Doctors want more money for work in rural areas
A new study has found that money is the key factor influencing doctors’ reluctance to work in rural areas, reports Sean Jelenika.
The University of Melbourne released a report this week revealing that Australian doctors would want a significant pay incentive to work in rural and remote practices.
The study found that most of the 4000 doctors surveyed would require at least $116,000 pay rise before moving to a rural or remote area for work.
However, Jenny Johnson, CEO of Rural Doctors Association of Australia, says that there is more to consider than the financial aspect of the move.
“There are a number of barriers, and of course one of them is opportunity for partners and children,” she said. “These people have partners obviously and families and expecting those people to uproot their families and move to rural areas is a challenge.”
Ms Johnson also suggested that working in an urban environment creates new challenges for medical students and practitioners, including a wider range of conditions they are required to treat.
“I think we need incentives to be flexible because what suits one medical community is not what is needed in another community,” she said.
The aim of the study was to uncover the main factors which doctors think about when considering a rural move and so to work out how best to attract them to a remote area.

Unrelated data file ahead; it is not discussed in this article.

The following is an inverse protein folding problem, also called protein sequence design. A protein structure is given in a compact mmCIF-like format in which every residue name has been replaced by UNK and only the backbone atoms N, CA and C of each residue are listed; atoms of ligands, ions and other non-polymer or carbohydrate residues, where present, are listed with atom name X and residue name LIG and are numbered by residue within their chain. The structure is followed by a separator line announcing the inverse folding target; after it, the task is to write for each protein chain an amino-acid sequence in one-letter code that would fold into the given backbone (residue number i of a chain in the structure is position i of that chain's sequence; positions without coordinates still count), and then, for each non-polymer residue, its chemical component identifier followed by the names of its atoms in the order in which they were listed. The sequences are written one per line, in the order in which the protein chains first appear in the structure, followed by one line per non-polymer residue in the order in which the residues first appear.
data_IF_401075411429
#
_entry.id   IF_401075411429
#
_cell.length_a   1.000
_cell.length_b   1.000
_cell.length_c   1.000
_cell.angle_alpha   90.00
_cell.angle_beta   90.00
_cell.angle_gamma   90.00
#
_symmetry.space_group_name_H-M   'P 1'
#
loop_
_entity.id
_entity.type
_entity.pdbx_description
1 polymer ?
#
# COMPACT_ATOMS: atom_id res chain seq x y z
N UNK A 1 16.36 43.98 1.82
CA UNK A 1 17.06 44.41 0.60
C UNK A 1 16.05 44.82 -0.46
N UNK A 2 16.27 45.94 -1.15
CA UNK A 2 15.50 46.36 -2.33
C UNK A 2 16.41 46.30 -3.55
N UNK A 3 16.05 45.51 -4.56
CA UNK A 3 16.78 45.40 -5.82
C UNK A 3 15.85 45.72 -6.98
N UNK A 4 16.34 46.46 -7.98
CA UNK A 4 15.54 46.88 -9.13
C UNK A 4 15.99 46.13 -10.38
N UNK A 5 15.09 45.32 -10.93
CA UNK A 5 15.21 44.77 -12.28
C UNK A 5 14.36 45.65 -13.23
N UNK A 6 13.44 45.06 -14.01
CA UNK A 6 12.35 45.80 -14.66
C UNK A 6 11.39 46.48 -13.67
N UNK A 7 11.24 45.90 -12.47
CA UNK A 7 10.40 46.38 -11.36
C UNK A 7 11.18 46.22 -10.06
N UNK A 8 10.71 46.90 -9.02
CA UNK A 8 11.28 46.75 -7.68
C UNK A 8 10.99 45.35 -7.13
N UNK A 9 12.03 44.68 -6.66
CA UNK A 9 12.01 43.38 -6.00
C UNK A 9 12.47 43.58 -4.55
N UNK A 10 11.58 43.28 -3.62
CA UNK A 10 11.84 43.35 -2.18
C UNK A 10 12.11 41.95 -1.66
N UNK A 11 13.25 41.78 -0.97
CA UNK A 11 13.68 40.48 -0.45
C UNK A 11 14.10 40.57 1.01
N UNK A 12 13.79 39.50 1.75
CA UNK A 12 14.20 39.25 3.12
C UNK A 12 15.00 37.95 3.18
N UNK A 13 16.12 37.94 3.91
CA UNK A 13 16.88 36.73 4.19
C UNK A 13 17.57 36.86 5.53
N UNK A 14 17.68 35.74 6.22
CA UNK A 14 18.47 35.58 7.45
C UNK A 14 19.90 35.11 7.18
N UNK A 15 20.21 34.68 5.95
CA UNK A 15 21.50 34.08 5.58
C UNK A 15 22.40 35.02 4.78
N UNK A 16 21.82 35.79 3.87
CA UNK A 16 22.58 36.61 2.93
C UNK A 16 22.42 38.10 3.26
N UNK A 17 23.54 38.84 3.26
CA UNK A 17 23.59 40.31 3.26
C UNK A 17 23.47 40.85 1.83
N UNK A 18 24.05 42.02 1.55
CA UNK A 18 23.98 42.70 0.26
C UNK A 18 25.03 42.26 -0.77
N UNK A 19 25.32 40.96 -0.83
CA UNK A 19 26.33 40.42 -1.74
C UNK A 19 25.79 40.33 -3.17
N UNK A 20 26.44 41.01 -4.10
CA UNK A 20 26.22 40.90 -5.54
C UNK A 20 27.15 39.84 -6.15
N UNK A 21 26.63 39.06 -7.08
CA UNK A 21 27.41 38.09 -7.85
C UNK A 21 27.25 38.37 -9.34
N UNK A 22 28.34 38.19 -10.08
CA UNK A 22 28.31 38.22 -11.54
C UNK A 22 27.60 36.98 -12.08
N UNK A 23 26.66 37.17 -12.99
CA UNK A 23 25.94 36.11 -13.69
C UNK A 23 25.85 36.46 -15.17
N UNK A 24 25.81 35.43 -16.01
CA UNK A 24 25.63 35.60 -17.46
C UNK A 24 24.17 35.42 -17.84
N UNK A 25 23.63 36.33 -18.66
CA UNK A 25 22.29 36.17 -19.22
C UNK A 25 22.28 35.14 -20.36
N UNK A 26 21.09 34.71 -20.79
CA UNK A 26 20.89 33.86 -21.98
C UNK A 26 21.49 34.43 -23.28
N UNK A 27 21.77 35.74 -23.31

Professor Guyonne Kalb, co-author of the “Getting Doctors Into The Bush” report hopes that the study may help design a more effective policy for rural work.
“[This study] is feeding into the discussion about what would need to be done to attract doctors to the areas that have a shortage,” she said.
The report covers eight different aspects of their medical practice, including working hours, the ratio of calls and the location itself.
Professor Kalb said: “we describe the aspects of the job and the location and ask them whether they would prefer that job or their current job.”
“We’re not directly asking doctors what they want, what the study does is slightly different, we’re giving them packages of jobs,” she said.
However, the Rural Doctors Association says that current practices drawing young doctors into remote areas are still effective, including their proposal for the National Advanced Rural Training Program.
Jenny Johnson, CEO, said that this sort of program provides new skills and confidence for young doctors to be able to practice in rural and remote communities.
“Evidence of this sort of system in some states shows that it’s been very successful in attracting younger doctors,” she said.
“We would like to see a similar system rolled out on a national basis.”
Professor Kalb said that knowing what is important to doctors when it comes to decisions about rural work could help direct the money in an efficient way.
“I hope that the evidence that provides this research can feed into, for example a senate inquiry that’s going out next week, and we’ll help policy makers to target funding to areas where it will be most effective,” she said.
Original story from The Wire.